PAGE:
Martin Skrtel's early own goal gave Fulham a historic first win at Anfield on Tuesday and left Liverpool in danger of finishing outside the top eight in the English top flight for the first time since 1954.
With the derisory and ironic chants of "Hodgson for England" from the Anfield crowd ringing fresh in his ears, following Liverpool's stunning and stultifying 1-0 home loss to then bottom-placed Wolves, coach Roy Hodgson committed probably the final fatal two verbal missteps in what has been a tortuous six-month reign.
Manager Kenny Dalglish is determined to use Liverpool's first trophy win in six years as a catalyst for future success, following Sunday's dramatic penalty shootout win in the English League Cup final.
Uruguayan striker Luis Suarez scored for the first time since returning from his ban for racially abusing a fellow player as Liverpool moved into the last eight of the English FA Cup with a 6-1 win over Brighton.
The head of a football anti-racism group has called for the English Football Association to charge Liverpool with bringing the game into disrepute over the club's response to Luis Suarez's eight-match ban for using racist language at Patrice Evra.
Liverpool's Uruguay international striker Luis Suarez has been accused of giving "unreliable" and "inconsistent" evidence to the disciplinary panel which banned him for eight-games for alleged racial abuse of Manchester United's Patrice Evra.
Liverpool manager Kenny Dalglish has defended his side's decision to wear t-shirts in support of teammate Luis Suarez, despite the striker being found guilty of using racist language by the English Football Association.
Liverpool won the first heavyweight clash of the English Premier League season as an Aaron Ramsey own goal and a late strike from substitute Luis Suarez gave Kenny Dalglish's men a 2-0 win over Arsenal at the Emirates Stadium Saturday.
Harry Redknapp's jibe this week -- pouring scorn on Chelsea's £22 million ($35M) offer for Luka Modric, he noted that "there are people being sold for £20 million who are not fit to lace Luka's boots" -- wasn't exactly thinly veiled. In the preceding week 19-year-old Blackburn defender Phil Jones had been signed by Manchester United for £16.5 million ($26.6M) plus add-ons, with 21-year-old Sunderland midfielder Jordan Henderson heading to Liverpool for the same figure.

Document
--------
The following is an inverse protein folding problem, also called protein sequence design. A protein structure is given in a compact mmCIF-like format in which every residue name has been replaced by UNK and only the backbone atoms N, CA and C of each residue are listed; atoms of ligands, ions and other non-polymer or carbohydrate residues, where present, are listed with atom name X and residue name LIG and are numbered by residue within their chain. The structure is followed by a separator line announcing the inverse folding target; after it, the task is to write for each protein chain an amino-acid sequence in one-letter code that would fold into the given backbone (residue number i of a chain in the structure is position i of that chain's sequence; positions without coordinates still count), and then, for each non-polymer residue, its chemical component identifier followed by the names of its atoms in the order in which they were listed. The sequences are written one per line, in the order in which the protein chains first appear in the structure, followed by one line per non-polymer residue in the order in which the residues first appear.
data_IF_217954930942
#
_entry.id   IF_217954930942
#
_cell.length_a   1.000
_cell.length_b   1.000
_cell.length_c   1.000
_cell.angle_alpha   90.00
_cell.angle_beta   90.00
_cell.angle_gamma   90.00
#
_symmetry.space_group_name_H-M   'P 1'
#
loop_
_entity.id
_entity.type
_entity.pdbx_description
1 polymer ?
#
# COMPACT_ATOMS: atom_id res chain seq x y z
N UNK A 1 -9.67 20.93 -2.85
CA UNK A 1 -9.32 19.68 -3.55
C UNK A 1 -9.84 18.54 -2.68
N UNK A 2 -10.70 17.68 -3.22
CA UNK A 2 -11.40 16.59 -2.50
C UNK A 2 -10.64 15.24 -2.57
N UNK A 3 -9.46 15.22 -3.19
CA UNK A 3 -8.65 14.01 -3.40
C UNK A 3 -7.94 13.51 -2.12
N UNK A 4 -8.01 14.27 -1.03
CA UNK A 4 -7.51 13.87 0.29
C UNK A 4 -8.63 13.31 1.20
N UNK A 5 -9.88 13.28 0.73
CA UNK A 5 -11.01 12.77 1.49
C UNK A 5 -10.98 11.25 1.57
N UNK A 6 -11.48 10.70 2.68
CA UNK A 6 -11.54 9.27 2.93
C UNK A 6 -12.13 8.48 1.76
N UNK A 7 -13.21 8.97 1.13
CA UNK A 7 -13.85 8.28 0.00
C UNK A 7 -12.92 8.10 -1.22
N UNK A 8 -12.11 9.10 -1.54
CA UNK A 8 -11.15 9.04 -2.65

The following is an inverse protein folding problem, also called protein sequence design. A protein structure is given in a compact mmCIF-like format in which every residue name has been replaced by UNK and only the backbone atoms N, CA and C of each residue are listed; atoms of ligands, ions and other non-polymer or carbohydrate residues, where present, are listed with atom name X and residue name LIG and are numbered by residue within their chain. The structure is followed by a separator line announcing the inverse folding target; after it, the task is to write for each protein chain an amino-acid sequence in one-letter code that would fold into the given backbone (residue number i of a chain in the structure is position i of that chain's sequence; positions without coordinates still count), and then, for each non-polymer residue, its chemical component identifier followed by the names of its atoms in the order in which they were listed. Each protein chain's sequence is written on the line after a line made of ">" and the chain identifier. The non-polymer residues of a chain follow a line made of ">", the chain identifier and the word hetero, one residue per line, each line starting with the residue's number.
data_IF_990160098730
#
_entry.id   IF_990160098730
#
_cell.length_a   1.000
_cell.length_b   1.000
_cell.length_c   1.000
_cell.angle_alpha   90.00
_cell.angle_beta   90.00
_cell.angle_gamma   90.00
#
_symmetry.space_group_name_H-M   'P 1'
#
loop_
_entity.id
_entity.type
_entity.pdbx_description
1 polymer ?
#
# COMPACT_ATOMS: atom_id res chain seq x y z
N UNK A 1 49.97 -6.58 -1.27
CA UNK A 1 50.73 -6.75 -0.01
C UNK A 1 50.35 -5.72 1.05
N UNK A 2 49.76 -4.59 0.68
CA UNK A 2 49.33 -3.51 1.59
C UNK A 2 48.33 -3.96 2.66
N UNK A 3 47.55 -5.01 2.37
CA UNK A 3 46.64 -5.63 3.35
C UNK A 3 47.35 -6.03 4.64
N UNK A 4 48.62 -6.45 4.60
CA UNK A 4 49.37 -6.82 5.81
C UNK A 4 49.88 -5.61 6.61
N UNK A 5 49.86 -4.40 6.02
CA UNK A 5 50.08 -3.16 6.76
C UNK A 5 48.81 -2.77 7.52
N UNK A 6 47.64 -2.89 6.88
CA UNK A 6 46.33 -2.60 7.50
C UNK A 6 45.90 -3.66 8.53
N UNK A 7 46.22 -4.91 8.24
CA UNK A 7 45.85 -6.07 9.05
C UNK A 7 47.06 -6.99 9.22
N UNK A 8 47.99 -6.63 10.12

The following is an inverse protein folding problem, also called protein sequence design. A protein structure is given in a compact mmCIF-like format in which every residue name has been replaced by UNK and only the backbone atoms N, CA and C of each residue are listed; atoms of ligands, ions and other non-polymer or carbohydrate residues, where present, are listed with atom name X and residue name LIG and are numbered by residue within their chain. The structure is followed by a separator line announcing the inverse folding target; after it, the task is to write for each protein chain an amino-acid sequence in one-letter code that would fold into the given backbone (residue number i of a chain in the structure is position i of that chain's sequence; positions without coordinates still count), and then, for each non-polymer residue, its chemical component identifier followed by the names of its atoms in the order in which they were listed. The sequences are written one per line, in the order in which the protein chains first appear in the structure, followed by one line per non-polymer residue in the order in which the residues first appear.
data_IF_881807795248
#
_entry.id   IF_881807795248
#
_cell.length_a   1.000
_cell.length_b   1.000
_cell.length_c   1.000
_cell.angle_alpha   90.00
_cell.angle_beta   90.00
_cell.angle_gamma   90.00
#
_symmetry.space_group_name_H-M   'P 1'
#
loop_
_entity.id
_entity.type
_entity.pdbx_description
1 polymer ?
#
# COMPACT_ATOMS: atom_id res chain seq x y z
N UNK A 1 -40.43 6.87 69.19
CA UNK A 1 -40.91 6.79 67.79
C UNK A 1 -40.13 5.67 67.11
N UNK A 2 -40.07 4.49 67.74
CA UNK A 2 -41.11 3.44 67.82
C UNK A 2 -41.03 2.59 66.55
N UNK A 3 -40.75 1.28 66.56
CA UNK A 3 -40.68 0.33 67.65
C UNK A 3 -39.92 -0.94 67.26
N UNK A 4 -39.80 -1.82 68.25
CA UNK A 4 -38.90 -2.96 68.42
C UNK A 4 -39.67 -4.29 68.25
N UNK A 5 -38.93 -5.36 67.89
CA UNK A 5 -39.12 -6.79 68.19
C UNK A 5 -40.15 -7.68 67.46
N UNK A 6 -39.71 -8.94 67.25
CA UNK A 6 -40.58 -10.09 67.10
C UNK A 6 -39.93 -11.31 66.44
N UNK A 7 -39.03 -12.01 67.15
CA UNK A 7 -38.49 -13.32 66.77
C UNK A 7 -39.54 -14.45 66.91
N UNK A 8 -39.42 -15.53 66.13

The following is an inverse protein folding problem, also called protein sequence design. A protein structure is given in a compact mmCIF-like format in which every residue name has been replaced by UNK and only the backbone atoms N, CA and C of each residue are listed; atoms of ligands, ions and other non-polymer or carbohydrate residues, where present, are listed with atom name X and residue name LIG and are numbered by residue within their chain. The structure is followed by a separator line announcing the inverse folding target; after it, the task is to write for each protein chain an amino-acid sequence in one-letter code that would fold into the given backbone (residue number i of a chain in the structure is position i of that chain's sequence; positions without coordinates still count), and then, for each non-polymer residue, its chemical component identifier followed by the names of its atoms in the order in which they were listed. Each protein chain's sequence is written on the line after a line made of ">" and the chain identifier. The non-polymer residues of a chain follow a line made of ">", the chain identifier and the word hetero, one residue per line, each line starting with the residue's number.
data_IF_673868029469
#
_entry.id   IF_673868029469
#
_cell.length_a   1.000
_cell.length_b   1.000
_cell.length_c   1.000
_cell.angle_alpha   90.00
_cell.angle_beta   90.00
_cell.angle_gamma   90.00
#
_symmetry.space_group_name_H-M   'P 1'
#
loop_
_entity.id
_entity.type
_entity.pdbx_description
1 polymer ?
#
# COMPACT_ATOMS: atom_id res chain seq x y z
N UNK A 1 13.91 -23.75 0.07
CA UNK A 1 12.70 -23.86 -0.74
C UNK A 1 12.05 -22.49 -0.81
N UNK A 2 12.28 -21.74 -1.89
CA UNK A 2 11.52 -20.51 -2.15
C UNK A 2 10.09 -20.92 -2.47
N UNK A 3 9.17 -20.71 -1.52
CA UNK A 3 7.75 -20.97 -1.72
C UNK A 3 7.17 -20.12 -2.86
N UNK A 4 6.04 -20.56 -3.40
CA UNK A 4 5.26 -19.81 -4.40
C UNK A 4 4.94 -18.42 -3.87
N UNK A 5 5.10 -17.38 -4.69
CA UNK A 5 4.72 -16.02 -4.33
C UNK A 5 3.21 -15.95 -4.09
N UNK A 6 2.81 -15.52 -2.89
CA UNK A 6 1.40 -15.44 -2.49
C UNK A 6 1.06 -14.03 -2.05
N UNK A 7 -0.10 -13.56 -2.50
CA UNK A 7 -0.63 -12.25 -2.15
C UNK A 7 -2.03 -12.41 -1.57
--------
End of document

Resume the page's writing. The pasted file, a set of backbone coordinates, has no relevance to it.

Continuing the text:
For the last few months, Liverpool has emitted a perceptible hum. In the red half of the city, groups of people chatter like charged particles, each collision redoubling the thrill, heightening the pitch of the buzz. It is not often in modern soccer -- where the phrase "results driven business" justifies every half-cocked decision -- that recruitment must grasp at something so ethereal, so wishy-washy or impressionist, as mood. But the swell of feeling around Anfield is so great as to pop your ears before you are through the turnstile: crown King Kenny.
Liverpool manager Kenny Dalglish said he is looking to conduct "good business" in what will be a "very important" off-season as the Anfield club prepare to challenge for the English Premier League title in 2011-12.
Chelsea manager Carlo Ancelotti has backed his £50 million ($80.5 million) striker Fernando Torres to live up to his price tag after the Spain striker's disappointing debut against his former club Liverpool.
On Sunday, Kenny Dalglish's wife, Marina, tweeted that for the first time in 20 years, she had woken up next to the Liverpool manager. Later that afternoon, at Old Trafford, for the first time in 20 years, Sir Alex Ferguson walked out for a game against Liverpool alongside a manager who had won the League.
Kenny Dalglish last managed a football club more than a decade ago, and he was given a stark reminder of how much the game has changed since then as Manchester United spoiled his return to the hotseat at Liverpool on Sunday.
Roy Hodgson always was likely to face two problems at Liverpool: that his football was too boring for the fans, and that his training was too boring for the players. A certain stodginess leading to long-term grumbling was perhaps to be expected, but what nobody predicted was that Liverpool would be as bad as it has been so far this season, and that there would be immediate outrage.
Seventeen years and seventeen days ago, I fell in love in the back of a cab. I was in a London black cab on my way to Wembley Stadium, which is like riding a rickshaw to the Great Wall of China or a camel to the Great Pyramid of Giza. That is to say, I was traveling to a postcard icon in a postcard icon when I fell in love with soccer.
Roy Hodgson arrived at Fulham in 2007 without much fanfare. He was regarded, probably largely because of an unhappy spell at Blackburn Rovers, as a mediocre manager who'd had reasonable success abroad with a string of mid-ranked countries -- Finland, Switzerland, Sweden -- but who couldn't really cut it at the highest level. His two years of rebuilding work at Internazionale in the 1990s, in which the Italian club finished seventh and third and reached the final of the UEFA Cup, was broadly ignored.